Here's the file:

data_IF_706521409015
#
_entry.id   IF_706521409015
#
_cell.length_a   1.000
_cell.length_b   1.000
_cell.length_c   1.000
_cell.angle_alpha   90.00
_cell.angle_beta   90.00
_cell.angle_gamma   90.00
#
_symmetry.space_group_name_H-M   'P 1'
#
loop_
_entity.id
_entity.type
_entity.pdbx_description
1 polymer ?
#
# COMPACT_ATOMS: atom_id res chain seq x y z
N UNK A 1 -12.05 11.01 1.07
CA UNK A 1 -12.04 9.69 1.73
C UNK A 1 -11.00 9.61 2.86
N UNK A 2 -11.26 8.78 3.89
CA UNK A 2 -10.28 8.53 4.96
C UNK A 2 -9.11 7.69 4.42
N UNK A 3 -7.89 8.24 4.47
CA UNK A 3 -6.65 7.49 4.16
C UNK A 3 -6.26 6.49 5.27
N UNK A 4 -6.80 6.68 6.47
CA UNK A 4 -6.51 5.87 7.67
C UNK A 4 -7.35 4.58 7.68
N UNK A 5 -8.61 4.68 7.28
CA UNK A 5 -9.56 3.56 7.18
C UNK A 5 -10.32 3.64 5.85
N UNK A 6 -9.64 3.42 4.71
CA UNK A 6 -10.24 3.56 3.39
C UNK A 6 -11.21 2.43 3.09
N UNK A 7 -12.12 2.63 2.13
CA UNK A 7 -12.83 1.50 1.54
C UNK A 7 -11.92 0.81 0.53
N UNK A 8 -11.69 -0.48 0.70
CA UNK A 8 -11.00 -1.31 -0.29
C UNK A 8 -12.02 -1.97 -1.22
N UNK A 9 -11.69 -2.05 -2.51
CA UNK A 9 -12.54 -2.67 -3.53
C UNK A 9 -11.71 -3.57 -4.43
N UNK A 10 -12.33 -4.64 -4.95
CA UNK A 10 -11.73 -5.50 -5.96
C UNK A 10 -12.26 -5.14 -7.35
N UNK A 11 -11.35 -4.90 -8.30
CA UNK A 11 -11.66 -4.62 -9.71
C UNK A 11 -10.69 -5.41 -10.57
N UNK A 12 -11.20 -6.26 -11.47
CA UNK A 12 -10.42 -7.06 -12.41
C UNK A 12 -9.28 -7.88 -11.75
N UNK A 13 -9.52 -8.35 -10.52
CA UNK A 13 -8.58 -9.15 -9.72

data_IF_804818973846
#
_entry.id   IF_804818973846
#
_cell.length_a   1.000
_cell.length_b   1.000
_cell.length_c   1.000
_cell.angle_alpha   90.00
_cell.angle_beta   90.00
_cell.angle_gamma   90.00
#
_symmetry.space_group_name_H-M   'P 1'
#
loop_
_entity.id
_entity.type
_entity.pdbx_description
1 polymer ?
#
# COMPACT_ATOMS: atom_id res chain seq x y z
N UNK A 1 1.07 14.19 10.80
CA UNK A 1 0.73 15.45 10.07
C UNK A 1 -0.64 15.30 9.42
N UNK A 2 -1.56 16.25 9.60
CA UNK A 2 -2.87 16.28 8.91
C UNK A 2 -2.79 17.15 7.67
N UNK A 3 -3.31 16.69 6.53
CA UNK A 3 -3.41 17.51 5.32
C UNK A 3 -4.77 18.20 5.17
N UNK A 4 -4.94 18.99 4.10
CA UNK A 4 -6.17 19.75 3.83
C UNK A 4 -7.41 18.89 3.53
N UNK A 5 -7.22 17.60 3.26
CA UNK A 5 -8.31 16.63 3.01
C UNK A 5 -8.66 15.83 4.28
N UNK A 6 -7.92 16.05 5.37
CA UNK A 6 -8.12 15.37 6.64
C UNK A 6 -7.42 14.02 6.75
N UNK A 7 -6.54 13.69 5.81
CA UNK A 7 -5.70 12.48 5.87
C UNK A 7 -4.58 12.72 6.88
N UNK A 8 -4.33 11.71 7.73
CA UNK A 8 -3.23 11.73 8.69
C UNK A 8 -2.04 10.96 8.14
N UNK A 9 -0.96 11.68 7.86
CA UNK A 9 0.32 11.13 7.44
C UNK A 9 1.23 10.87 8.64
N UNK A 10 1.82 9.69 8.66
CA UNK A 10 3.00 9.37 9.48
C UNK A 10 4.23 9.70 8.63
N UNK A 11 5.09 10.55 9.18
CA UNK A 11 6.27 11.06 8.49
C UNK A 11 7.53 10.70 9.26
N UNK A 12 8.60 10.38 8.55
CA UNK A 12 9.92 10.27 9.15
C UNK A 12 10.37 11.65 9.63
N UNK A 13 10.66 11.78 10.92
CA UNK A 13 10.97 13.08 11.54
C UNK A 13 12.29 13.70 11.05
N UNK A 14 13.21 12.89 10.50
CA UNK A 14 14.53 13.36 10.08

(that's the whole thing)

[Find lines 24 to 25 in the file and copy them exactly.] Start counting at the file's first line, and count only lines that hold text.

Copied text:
N UNK A 2 -11.26 8.78 3.89
CA UNK A 2 -10.28 8.53 4.96